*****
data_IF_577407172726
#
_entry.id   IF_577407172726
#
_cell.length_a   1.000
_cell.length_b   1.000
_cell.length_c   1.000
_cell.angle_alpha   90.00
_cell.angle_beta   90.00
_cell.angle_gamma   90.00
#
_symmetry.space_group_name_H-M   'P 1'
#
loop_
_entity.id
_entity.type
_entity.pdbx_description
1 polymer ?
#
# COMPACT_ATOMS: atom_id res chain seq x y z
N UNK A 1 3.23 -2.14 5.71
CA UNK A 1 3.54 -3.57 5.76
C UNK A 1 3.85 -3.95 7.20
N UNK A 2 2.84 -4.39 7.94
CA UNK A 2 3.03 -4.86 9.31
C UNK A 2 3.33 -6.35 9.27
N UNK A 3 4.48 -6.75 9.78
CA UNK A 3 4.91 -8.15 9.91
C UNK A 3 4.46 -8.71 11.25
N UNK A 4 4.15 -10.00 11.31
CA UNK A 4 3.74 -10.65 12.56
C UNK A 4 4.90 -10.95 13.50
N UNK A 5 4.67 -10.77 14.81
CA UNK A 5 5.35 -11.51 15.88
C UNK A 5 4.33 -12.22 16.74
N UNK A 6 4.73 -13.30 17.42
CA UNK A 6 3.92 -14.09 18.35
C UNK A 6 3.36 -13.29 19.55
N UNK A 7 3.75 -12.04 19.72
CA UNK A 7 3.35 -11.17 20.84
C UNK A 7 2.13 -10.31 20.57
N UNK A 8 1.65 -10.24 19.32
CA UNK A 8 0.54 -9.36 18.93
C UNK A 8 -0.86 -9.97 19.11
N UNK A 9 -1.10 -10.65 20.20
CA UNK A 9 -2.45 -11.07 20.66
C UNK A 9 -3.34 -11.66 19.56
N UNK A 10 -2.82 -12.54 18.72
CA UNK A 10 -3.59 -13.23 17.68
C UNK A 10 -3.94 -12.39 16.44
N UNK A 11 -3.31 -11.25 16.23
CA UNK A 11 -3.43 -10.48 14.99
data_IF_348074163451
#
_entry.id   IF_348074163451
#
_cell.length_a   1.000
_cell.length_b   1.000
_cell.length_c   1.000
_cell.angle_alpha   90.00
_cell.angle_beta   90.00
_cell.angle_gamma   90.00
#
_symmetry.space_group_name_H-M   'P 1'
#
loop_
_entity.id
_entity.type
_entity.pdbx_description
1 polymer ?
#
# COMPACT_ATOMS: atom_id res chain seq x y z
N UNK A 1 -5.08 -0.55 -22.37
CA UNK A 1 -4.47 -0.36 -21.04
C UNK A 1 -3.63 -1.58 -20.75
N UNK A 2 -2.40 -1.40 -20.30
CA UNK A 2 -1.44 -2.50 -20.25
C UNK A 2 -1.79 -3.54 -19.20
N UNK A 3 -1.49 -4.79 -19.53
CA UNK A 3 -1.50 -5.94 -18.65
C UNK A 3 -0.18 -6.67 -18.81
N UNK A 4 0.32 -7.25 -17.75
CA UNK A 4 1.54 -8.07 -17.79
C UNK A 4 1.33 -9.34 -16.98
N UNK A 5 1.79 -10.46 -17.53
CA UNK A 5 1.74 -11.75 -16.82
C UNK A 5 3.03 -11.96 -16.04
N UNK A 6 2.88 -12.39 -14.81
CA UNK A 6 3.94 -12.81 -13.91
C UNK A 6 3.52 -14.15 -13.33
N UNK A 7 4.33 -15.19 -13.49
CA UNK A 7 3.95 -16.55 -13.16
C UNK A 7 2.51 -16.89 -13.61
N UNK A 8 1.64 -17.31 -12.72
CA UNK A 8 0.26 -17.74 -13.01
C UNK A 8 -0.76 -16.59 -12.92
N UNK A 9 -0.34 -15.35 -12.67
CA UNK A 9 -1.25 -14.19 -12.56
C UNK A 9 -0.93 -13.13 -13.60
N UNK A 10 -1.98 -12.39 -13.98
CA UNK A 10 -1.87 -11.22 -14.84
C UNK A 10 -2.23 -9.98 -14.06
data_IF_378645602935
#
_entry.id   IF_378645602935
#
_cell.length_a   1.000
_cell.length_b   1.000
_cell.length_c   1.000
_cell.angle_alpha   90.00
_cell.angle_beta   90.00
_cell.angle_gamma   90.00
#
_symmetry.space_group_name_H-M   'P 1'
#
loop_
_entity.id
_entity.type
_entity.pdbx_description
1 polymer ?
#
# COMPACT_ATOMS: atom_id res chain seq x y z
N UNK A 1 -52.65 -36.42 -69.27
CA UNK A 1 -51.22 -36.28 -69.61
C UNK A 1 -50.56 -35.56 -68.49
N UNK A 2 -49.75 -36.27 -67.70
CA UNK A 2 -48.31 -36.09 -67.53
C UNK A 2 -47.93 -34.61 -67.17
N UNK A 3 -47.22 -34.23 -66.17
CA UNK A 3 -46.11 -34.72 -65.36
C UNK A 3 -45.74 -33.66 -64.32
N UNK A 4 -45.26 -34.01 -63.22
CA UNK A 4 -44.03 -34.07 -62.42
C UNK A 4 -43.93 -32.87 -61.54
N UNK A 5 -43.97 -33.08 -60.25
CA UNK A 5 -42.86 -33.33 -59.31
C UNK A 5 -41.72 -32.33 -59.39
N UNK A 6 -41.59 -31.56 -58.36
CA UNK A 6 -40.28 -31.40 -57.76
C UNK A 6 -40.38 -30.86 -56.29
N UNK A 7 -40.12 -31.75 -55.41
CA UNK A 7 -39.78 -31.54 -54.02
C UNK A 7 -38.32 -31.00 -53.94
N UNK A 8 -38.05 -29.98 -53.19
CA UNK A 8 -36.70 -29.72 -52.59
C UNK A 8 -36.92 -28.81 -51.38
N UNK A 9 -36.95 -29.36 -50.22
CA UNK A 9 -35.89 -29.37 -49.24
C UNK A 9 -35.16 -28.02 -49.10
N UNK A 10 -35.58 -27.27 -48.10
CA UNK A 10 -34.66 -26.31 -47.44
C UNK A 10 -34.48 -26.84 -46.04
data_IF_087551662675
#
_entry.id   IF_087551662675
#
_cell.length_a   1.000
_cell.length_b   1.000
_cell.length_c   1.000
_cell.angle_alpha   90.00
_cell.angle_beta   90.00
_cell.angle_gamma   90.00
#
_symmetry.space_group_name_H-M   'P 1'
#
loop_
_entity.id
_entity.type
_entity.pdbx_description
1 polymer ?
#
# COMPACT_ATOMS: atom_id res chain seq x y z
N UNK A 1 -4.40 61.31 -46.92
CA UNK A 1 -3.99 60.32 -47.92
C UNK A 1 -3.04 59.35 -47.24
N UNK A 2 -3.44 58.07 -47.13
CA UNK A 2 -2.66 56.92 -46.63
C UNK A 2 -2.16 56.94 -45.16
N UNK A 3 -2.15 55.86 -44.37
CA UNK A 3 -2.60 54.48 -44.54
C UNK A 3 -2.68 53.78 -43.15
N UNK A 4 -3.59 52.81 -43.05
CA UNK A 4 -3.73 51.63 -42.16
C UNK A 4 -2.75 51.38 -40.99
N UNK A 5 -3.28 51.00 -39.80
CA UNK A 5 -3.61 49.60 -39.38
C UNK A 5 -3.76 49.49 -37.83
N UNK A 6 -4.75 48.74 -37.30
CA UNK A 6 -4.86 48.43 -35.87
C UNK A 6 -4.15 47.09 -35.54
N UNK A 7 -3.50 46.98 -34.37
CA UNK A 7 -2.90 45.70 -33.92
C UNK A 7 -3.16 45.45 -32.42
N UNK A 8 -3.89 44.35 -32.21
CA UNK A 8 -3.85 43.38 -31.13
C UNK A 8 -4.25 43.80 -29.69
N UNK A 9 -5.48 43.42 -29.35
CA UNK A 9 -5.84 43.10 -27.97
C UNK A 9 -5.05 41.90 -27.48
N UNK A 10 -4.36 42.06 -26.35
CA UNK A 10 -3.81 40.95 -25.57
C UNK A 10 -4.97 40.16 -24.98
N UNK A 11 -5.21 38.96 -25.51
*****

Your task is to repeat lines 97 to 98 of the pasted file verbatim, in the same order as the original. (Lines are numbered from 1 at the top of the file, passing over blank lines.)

N UNK A 9 -0.34 -15.35 -12.67
CA UNK A 9 -1.25 -14.19 -12.56